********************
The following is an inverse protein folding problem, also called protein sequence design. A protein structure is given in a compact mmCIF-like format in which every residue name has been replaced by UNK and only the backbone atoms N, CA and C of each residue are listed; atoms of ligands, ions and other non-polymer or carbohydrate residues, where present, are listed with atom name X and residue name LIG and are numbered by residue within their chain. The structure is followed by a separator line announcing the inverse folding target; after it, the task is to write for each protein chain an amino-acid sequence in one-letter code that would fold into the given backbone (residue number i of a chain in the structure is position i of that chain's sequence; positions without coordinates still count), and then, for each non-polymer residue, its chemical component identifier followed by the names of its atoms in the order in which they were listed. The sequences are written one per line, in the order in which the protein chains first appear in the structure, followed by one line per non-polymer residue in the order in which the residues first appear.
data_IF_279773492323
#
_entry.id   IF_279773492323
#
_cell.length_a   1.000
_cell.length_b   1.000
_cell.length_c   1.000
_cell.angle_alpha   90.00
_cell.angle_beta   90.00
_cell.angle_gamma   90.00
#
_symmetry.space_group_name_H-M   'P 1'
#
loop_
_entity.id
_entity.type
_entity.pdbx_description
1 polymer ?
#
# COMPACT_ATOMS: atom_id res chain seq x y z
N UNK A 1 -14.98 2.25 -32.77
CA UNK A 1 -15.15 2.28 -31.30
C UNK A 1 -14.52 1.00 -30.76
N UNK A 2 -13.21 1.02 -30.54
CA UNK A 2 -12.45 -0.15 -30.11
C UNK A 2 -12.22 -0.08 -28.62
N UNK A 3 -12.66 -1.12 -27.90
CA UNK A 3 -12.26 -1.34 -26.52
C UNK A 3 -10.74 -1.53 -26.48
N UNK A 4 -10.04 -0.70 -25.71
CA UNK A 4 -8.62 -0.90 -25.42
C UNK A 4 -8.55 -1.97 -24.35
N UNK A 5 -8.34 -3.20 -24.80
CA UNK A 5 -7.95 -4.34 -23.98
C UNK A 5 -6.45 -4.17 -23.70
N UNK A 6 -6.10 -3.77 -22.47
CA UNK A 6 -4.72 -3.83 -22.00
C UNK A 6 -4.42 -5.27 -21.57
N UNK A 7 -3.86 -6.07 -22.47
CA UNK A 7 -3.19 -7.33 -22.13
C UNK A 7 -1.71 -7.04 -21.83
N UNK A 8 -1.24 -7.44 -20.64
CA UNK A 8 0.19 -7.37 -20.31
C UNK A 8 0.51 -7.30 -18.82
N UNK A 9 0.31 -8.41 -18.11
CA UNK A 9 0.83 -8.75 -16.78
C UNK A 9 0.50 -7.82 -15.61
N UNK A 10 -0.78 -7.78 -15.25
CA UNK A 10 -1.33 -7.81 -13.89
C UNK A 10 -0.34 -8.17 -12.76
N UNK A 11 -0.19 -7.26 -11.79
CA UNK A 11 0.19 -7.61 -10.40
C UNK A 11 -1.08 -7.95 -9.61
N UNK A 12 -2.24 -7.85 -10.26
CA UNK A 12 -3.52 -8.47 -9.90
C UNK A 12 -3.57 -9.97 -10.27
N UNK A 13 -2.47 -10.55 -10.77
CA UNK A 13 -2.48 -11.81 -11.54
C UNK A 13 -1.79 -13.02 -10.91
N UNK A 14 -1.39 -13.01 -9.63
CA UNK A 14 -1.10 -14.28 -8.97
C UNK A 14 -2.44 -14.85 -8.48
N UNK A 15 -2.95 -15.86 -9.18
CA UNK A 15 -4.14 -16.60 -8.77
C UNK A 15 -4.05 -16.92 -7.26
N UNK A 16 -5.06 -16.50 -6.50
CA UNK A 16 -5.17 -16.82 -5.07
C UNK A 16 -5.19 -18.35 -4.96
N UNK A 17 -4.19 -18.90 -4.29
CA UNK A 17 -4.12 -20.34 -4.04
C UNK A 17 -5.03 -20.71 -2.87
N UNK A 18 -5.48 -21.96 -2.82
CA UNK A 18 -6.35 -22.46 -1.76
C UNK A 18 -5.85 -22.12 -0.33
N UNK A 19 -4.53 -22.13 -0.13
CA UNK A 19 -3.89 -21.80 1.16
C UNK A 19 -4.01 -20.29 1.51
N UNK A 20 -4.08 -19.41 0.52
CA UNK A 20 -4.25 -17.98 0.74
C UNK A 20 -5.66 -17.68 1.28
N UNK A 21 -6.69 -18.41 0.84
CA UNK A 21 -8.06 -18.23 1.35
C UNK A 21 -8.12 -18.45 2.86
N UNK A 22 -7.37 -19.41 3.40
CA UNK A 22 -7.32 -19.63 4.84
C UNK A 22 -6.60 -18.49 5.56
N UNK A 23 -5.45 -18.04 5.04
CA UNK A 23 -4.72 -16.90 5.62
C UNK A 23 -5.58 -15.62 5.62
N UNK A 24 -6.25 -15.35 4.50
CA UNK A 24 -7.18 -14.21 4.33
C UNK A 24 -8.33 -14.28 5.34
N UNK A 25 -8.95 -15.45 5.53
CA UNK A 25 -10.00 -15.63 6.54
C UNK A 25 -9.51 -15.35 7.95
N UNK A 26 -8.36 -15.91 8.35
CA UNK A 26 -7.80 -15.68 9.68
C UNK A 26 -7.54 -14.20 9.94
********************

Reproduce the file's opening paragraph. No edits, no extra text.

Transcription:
The following is an inverse protein folding problem, also called protein sequence design. A protein structure is given in a compact mmCIF-like format in which every residue name has been replaced by UNK and only the backbone atoms N, CA and C of each residue are listed; atoms of ligands, ions and other non-polymer or carbohydrate residues, where present, are listed with atom name X and residue name LIG and are numbered by residue within their chain. The structure is followed by a separator line announcing the inverse folding target; after it, the task is to write for each protein chain an amino-acid sequence in one-letter code that would fold into the given backbone (residue number i of a chain in the structure is position i of that chain's sequence; positions without coordinates still count), and then, for each non-polymer residue, its chemical component identifier followed by the names of its atoms in the order in which they were listed. The sequences are written one per line, in the order in which the protein chains first appear in the structure, followed by one line per non-polymer residue in the order in which the residues first appear.